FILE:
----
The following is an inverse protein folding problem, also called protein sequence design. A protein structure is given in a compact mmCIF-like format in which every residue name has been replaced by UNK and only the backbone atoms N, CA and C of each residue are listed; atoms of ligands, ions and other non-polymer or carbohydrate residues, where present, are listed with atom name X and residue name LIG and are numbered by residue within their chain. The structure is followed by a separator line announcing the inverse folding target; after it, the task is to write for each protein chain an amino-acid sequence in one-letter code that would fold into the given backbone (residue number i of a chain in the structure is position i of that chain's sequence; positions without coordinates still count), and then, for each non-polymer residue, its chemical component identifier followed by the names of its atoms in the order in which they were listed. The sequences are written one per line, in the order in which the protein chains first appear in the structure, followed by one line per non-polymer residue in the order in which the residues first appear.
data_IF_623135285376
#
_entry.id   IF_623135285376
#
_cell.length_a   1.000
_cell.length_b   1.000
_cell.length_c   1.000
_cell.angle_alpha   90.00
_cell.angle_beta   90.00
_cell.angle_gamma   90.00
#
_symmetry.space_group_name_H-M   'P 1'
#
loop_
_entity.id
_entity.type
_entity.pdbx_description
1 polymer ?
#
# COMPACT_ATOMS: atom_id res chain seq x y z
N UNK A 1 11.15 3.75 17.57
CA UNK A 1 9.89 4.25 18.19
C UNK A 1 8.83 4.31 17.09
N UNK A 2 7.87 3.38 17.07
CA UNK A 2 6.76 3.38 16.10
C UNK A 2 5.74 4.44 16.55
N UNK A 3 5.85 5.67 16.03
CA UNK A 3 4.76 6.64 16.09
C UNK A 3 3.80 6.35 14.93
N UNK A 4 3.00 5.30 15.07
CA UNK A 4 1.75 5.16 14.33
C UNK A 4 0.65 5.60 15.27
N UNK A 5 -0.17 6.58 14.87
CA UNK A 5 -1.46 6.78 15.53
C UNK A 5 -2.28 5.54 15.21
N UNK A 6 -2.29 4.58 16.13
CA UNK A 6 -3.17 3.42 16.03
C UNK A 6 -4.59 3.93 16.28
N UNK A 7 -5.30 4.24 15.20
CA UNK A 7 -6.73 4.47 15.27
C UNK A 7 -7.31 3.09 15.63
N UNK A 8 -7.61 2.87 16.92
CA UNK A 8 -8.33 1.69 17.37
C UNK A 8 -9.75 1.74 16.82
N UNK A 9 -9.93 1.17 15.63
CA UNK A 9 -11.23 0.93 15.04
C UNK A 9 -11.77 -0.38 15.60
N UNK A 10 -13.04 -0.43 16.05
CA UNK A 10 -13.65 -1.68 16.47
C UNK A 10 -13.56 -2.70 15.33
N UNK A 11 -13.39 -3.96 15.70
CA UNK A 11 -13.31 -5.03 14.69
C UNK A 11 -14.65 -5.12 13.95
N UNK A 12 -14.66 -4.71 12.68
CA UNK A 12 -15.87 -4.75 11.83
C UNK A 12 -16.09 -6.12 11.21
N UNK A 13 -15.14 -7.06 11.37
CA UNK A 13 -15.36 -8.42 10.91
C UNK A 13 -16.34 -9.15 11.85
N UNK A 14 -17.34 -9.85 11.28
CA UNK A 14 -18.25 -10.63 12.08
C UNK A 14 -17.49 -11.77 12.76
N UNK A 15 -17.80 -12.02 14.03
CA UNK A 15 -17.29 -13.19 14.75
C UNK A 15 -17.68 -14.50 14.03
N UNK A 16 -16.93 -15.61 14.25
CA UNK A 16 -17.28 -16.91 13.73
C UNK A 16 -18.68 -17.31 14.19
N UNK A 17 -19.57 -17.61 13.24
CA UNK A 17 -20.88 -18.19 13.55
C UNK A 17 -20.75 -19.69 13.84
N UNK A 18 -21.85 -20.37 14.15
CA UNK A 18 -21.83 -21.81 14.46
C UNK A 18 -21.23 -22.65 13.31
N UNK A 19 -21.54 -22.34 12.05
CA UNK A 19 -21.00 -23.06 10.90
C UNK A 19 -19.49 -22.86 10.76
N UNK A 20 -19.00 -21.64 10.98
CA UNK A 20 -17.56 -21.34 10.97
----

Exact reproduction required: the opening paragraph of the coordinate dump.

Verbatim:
The following is an inverse protein folding problem, also called protein sequence design. A protein structure is given in a compact mmCIF-like format in which every residue name has been replaced by UNK and only the backbone atoms N, CA and C of each residue are listed; atoms of ligands, ions and other non-polymer or carbohydrate residues, where present, are listed with atom name X and residue name LIG and are numbered by residue within their chain. The structure is followed by a separator line announcing the inverse folding target; after it, the task is to write for each protein chain an amino-acid sequence in one-letter code that would fold into the given backbone (residue number i of a chain in the structure is position i of that chain's sequence; positions without coordinates still count), and then, for each non-polymer residue, its chemical component identifier followed by the names of its atoms in the order in which they were listed. The sequences are written one per line, in the order in which the protein chains first appear in the structure, followed by one line per non-polymer residue in the order in which the residues first appear.